(Todd Solondz, 1995) · Welcome to Dawn's dollhouse. Her locker is ridden with graffiti and slurs that allude to a laundry list of nicknames. She hates Disney World, decapitates her sister's Barbie dolls, and is still outfitted by her oblivious mother. Yet in this hilarious, tragic tribute to the marginalized middle-schooler, Dawn finds the will to persevere and love throughout all of the hate and torment she faces. The film is a Winner of the Grand Jury Prize at Sundance 1996.
runtime: 88 min format: 35mm
(Todd Haynes, 1991) · Produced on a shoestring budget, this triptych crosscuts between three seemingly unrelated narratives: Hero, Horror, and Homo. Drawing on the writings of existentialist Jean Genet, Poison subverts heteronormative and cinematic norms through a variety of genres: rockumentary, 100's sci-fi horror, and prison romance. Winner of the 1991 Sundance Film Festival's Grand Jury Prize, Poison is a toxic puzzle of revulsion, sensuality, and audacity.
runtime: 85 min format: 35mm
(Todd Solondz, 1998) · Three Chekhovian sisters live in the ultimate state of irony: New Jersey. A failed folk-singer, a sexless soccer mom, and a self-admittedly shallow poet form the trio who can only connect to their friends and neighbors through their unspoken desires for happiness. Their happiness stems from dirty secrets and dark fantasies, yet all of the characters remain sympathetic in this deeply disturbing, hilarious, and moving portrait of the American family.
runtime: 134 min format: 35mm
(Todd Haynes, 1995) · Carol White, played by Julianne Moore, is an affluent housewife debilitated by everyday toxins, who goes on a quest to improve her health. She leaves behind suffocating suburbia in favor of a New Age safe haven in New Mexico, but is she really allergic to everything, or is she only allergic to herself? "Safe" examines what security in every sense of the world means, as it renders the audience just as complacent and hopeless as its lost heroine.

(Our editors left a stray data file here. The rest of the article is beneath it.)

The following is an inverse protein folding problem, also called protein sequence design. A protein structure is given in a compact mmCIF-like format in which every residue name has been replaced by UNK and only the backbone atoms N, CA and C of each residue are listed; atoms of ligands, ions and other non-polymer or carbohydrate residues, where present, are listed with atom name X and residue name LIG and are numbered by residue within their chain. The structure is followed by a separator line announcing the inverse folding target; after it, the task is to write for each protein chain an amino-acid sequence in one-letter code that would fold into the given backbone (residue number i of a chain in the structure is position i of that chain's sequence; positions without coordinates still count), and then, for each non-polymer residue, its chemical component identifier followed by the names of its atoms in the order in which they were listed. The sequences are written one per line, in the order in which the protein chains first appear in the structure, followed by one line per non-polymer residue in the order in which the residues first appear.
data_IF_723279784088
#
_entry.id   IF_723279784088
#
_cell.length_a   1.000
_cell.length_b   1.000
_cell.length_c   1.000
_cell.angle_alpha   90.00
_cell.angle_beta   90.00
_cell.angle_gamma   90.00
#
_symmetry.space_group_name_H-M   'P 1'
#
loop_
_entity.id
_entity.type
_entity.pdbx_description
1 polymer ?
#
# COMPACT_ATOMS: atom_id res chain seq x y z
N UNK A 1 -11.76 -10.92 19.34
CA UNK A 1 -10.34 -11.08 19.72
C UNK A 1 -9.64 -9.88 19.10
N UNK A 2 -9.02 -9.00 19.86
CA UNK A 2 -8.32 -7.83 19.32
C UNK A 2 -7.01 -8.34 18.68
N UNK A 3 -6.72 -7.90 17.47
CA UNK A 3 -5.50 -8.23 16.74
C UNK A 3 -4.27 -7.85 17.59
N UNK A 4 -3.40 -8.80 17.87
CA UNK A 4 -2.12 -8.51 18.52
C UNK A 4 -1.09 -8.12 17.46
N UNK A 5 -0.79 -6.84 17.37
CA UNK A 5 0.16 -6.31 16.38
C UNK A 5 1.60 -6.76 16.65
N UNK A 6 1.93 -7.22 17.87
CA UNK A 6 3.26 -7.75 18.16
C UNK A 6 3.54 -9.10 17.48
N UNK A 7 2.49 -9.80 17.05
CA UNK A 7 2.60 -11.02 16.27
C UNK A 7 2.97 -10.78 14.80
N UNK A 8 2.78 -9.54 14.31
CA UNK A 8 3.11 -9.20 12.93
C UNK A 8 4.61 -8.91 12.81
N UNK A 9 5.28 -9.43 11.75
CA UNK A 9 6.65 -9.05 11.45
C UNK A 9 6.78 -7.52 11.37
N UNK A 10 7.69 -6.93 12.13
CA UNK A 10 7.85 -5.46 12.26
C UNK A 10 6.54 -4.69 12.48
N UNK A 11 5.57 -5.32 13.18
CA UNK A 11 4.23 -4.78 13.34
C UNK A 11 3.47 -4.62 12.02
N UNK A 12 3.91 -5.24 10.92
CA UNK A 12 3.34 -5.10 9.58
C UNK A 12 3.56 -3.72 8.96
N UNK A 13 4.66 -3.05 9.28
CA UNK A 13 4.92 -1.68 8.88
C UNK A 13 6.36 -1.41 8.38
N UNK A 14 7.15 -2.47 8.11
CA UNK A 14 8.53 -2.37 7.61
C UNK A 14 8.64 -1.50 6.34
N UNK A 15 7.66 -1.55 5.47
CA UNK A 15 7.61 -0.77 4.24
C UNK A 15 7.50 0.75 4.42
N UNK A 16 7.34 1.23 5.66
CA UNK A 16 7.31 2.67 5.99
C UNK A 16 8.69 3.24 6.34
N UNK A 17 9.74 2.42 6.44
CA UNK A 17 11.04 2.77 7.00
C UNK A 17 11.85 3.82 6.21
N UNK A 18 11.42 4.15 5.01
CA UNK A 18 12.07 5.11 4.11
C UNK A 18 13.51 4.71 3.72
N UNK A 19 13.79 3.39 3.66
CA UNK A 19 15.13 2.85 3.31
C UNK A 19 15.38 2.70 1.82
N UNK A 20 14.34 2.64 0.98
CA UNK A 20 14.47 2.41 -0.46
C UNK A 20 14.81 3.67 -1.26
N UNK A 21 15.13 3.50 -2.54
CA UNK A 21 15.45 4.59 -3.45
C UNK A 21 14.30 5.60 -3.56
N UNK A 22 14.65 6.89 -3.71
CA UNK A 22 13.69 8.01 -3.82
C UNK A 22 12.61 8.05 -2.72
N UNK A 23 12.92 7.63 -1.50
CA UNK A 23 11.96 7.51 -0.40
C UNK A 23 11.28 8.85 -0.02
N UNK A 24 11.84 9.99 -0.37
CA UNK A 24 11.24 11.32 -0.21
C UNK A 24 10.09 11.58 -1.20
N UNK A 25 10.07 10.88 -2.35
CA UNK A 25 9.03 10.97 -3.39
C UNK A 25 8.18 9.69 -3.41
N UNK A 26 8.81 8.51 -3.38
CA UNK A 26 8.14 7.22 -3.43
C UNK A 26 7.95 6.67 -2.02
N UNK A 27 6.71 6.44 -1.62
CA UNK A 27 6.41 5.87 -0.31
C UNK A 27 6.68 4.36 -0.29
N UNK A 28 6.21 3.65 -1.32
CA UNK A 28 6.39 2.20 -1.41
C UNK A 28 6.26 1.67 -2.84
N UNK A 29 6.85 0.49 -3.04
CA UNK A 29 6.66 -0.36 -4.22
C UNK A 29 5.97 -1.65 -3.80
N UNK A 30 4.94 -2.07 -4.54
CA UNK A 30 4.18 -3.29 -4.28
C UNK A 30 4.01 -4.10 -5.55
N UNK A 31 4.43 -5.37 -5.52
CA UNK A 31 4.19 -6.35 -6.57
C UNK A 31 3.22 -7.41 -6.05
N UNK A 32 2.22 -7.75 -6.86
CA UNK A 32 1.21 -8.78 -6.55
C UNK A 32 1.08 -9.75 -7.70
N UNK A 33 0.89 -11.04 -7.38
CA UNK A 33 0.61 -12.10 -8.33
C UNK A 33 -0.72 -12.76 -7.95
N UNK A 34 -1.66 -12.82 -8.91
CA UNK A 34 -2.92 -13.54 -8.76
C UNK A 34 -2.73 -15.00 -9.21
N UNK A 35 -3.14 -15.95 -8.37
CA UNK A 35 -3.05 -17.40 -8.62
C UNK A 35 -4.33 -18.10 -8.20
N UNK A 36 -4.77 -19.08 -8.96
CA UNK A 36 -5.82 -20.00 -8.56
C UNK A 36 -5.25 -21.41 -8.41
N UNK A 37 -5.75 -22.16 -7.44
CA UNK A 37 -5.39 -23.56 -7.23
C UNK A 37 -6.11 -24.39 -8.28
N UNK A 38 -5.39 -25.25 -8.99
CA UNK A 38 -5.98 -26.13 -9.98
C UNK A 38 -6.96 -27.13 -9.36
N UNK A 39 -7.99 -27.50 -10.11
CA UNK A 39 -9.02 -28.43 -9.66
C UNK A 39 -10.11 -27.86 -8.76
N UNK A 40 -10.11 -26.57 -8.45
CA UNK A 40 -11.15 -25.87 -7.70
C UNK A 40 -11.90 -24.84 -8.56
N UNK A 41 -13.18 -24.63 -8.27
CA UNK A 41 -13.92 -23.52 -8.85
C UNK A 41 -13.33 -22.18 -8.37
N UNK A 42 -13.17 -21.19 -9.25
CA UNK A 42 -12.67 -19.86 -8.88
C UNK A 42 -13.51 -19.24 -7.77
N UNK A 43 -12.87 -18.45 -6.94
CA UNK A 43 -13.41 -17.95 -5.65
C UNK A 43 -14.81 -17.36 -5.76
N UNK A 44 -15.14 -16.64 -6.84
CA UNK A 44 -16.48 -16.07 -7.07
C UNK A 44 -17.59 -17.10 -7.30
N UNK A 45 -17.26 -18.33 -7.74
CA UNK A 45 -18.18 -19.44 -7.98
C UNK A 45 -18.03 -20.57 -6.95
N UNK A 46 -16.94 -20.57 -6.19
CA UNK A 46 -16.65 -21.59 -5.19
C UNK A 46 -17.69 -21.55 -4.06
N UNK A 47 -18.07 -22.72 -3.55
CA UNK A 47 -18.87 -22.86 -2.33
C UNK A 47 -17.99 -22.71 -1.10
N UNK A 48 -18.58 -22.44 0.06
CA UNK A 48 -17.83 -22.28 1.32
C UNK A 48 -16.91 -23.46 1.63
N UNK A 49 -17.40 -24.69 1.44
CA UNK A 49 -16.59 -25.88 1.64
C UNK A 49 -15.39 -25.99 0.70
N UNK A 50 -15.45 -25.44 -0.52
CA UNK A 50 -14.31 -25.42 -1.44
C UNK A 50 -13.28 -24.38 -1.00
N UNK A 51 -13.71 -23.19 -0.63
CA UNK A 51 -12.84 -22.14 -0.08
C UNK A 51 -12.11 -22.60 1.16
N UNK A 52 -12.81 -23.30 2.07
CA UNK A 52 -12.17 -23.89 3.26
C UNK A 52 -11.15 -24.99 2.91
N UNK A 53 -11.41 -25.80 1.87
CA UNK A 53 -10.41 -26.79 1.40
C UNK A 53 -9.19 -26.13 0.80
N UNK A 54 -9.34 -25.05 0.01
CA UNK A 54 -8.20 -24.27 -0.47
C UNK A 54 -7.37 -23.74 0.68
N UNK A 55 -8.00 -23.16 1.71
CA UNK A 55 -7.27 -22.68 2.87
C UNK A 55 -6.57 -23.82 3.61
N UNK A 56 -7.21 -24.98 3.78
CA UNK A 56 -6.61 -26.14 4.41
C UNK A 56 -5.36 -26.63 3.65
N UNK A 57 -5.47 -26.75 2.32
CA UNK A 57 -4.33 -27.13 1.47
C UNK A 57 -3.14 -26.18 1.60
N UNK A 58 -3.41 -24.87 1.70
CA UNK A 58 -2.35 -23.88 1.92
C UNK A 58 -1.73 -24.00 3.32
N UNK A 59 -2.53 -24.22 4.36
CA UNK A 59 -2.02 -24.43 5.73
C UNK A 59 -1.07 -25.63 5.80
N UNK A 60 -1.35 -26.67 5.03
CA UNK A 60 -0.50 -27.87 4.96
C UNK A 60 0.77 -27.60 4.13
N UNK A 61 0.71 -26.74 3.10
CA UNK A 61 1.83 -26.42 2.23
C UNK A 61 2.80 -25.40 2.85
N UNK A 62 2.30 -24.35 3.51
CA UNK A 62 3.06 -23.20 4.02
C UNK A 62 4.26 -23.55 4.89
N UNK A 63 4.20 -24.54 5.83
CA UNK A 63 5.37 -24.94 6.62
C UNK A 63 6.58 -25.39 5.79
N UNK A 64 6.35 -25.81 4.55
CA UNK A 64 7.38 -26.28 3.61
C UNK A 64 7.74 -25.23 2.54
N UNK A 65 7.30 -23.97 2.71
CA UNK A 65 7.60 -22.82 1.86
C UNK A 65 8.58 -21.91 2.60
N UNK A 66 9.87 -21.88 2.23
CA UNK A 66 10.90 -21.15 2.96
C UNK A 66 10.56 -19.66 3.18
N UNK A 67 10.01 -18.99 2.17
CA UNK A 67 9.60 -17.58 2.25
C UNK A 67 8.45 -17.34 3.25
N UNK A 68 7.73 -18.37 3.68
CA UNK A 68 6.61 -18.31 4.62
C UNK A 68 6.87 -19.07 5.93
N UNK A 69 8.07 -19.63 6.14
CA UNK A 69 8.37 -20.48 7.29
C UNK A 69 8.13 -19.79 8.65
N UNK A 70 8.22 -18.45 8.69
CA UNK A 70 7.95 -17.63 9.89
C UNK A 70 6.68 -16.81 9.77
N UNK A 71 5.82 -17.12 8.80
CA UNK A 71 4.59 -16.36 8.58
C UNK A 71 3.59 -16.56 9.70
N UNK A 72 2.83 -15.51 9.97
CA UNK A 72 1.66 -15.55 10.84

runtime: 119 min format: 35mm
(Todd Haynes, 1998) · What ever happened to Brian Slade, the Bowie-like rock god who was assassinated on-stage? Years later, a journalist seeks to unravel Slade's past through a series of interviews with the faded star's loved ones. Imagine the skeletal structure of Citizen Kane transplanted amidst the 70's glam rock scene, and you'll get this homage to a bygone era of sex, drugs, and rock 'n' roll. Haynes blends pop history with fantasy to dazzlingly surreal results.
runtime: 124 min format: 35mm
(Todd Haynes, 2002) · Cathy leads a picture-perfect life until she finds her husband with another man. She then forms a forbidden friendship with her Black landscaper. Her life begins to change as rapidly as the Connecticut Fall foliage around her. This homage to Douglas Sirk proves that they do make movies like they used to. With a devastatingly nuanced performance by Julianne Moore and a flawless recreation of Sirk's mise en scene, it is pretty close to heavenly.
runtime: 107 min format: DCP
(Todd Solondz, 2009) · This semi-sequel to Happiness picks up 10 years from where we center off. Timmy, last seen as a child, is now on the brink of manhood preparing for his Bar Mitzvah. The movie asks if adulthood means we should forgive our loved ones for unforgivable acts. Should we bother addressing the root causes of our discontents? Solondz retains the spirit of "Happiness" without copying its tone - the characters feel fresh and familiar, comforting yet harrowing.
runtime: 98 min format: 35mm
(Todd Haynes, 2007) · Inspired by the music and the many lives of Bob Dylan, this musical mosaic captures the essence of Robert Zimmerman without relying upon existing biopic conventions. Six different actors portray different facets or phases of Dylan's life, running the gamut from Cate Blanchett to Richard Gere. A recipient of Bob Dylan's rare stamp of approval, the film "I'm Not There", like the man himself, is enigmatic, difficult, elusive, and highly rewarding.
runtime: 135 min format: 35mm